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Using the k-Nearest Neighbors Algorithm in R


k-Nearest Neighbors is a supervised machine learning algorithm for object classification that is widely used in data science and business analytics.

In this post, I will show how to use R’s knn() function which implements the k-Nearest Neighbors (kNN) algorithm in a simple scenario which you can extend to cover your more complex and practical scenarios. R is free and kNN has not been patented by some evil patent trolls (“patent assertion entities”), so there is no legal or other restrictions for us to go ahead with the demonstration.

kNN has many useful characteristics, one of which being its insensitivity to outliers that makes it resilient to any errors in the classification data (the supervised learning phase). As a downside, the algorithm is noted for its CPU and memory greediness. The R interpreter may also fail to take advantage of the multi-core CPU capabilities of modern computers. If and when such constrains hamper your data analytics work, the kNN algorithm can be implemented in a language that supports the creation of multi-threaded applications (e.g. Java or C#) that would evenly load all the CPU cores of your computer and improve the computational throughput of the application.

To simplify the demonstration of kNN and make it easy to follow, we will have only two classes used in object classification, which we label A and B.

Objects in classes A and B have two numeric attributes/properties that we map to X and Y Cartesian coordinates so that we can plot class instances (cases) as points on a 2-D chart. In other words, our cases are represented as points with X and Y coordinates (p(X,Y)).

Our simple classes A and B will have 3 object instances (cases) each.

Class A will include points with coordinates (0,0), (1,1), and (2,2).
Class B will include points with coordinates (6,6), (5.5, 7), and (6.5, 5).

In R, we can write down the above arrangement as follows:

# Class A training object instances (cases)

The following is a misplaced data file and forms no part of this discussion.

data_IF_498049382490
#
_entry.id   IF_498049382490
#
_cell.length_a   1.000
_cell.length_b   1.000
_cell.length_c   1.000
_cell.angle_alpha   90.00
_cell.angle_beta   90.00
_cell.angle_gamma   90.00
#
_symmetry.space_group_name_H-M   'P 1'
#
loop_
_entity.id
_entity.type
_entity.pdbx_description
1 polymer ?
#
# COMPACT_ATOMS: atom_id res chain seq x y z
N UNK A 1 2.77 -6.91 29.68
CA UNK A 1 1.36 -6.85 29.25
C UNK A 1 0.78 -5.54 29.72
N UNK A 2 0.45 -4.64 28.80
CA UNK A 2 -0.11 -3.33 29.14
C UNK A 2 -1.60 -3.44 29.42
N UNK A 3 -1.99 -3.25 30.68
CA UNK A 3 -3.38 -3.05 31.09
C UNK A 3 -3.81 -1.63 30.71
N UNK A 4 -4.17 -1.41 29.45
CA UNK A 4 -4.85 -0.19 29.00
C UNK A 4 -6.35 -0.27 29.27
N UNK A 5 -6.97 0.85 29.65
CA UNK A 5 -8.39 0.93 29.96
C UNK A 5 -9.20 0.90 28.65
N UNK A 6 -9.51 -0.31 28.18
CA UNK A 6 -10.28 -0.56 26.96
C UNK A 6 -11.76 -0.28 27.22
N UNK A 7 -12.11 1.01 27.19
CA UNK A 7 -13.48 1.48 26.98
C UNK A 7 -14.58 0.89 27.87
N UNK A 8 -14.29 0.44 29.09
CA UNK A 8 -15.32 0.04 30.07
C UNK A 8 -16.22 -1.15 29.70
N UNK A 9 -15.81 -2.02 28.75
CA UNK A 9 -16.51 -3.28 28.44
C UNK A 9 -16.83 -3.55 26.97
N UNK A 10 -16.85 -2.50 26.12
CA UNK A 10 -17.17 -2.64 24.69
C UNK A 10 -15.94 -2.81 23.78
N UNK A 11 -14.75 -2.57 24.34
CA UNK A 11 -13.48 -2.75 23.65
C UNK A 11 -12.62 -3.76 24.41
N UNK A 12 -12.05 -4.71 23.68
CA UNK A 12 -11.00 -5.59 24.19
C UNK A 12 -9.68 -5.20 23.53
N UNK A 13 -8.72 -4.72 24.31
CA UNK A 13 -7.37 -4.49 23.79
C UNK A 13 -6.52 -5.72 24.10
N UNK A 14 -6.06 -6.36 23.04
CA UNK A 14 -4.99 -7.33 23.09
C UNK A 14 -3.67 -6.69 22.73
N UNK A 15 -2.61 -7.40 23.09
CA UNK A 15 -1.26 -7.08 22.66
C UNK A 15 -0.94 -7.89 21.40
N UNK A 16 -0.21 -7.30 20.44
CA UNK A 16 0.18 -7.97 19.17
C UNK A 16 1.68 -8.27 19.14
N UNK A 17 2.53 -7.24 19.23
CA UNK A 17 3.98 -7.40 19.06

# Class B training objects instances (cases)


Here is how the classification training objects for class A and class B are arranged on the chart.

Classification training data set

The knn() function is housed in the class package and is invoked as follows:

knn(train, test, cl, k)


train is a matrix or a data frame of training (classification) cases
test is a matrix or a data frame of test case(s) (one or more rows)
cl is a vector of classification labels (with the number of elements matching the number of classes in the training data set)
k is an integer value of closest cases (the k in the k-Nearest Neighbor Algorithm); normally, it is a small odd integer number

For full description of the knn() function, read its help page that you can see by typing ?knn in the R console.

The points (cases) from both classification classes A and B must be packed in the same matrix used in the classification exercise.

In R you do this with a one-liner:

train=rbind(A1,A2,A3, B1,B2,B3)

This command will build the following matrix:

A1: 0.0 0
A2: 1.0 1
A3: 2.0 2
B1: 6.0 6
B2: 5.5 7
B3: 6.5 5

Now, when we try out classification of a test object (with properties expressed as X and Y coordinates), the kNN algorithm will use the Euclidean distance metric calculated for every row (case) in the training matrix to find the closest one for k=1 and the majority of closest ones for k > 1 (where k should be an odd number).

We also need to construct the cl parameter (the vector of classification labels). We can do this with this command: